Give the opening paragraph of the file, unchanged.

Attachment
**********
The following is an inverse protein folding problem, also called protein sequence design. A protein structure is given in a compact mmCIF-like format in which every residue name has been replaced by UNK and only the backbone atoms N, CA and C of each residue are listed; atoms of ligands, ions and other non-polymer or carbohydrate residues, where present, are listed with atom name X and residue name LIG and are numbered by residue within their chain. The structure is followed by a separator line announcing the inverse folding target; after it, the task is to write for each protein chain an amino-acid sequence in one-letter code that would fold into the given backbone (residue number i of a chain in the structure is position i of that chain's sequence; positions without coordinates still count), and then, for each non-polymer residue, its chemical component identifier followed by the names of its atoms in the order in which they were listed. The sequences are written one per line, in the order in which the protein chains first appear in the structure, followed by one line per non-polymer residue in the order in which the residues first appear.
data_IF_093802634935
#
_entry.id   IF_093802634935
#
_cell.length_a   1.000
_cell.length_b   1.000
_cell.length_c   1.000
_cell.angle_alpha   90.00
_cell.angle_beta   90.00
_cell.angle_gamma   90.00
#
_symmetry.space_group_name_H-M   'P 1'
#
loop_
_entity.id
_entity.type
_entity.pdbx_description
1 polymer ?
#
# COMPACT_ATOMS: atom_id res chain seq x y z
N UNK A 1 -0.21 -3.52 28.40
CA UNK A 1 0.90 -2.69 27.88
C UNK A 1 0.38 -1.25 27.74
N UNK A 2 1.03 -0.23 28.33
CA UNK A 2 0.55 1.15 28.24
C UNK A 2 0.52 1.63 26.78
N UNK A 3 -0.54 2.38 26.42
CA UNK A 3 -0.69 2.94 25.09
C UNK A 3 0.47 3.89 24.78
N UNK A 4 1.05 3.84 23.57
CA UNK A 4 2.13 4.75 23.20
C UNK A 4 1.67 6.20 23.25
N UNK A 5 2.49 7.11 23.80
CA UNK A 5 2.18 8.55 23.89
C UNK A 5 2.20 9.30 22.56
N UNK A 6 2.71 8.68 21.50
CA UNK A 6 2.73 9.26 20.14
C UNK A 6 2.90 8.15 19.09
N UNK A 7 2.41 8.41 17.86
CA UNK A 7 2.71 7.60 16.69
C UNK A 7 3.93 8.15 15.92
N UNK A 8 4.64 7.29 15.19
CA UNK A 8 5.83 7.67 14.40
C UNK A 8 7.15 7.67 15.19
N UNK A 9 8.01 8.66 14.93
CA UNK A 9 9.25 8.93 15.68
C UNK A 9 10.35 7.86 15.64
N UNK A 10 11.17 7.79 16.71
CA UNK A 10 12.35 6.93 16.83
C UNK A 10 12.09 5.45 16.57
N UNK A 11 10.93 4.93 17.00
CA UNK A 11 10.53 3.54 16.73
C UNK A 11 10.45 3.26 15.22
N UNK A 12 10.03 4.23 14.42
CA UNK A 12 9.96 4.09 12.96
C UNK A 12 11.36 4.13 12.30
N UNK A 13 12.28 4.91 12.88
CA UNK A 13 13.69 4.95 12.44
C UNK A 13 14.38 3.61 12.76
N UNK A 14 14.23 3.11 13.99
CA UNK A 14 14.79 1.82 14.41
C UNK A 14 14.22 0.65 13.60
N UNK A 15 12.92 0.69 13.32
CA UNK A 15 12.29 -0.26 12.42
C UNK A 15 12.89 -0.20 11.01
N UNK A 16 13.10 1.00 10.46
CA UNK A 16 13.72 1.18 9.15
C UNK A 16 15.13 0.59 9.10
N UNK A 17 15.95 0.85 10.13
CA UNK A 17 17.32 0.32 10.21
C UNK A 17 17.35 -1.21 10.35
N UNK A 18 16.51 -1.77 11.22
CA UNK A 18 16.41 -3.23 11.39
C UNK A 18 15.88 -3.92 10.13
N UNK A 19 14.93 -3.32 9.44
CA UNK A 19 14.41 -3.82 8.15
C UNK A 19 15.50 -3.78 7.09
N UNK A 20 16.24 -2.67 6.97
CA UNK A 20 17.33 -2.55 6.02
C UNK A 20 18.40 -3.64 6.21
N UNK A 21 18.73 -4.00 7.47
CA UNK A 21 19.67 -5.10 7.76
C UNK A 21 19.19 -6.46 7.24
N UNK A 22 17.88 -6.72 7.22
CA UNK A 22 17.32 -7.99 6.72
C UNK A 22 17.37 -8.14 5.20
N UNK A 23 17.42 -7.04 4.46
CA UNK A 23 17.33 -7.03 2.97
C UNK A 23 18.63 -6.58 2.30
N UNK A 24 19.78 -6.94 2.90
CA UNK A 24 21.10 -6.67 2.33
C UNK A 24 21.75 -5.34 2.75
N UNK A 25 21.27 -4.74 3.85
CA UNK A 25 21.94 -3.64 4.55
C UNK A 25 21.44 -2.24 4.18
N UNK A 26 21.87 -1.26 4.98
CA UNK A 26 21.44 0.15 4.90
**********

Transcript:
The following is an inverse protein folding problem, also called protein sequence design. A protein structure is given in a compact mmCIF-like format in which every residue name has been replaced by UNK and only the backbone atoms N, CA and C of each residue are listed; atoms of ligands, ions and other non-polymer or carbohydrate residues, where present, are listed with atom name X and residue name LIG and are numbered by residue within their chain. The structure is followed by a separator line announcing the inverse folding target; after it, the task is to write for each protein chain an amino-acid sequence in one-letter code that would fold into the given backbone (residue number i of a chain in the structure is position i of that chain's sequence; positions without coordinates still count), and then, for each non-polymer residue, its chemical component identifier followed by the names of its atoms in the order in which they were listed. The sequences are written one per line, in the order in which the protein chains first appear in the structure, followed by one line per non-polymer residue in the order in which the residues first appear.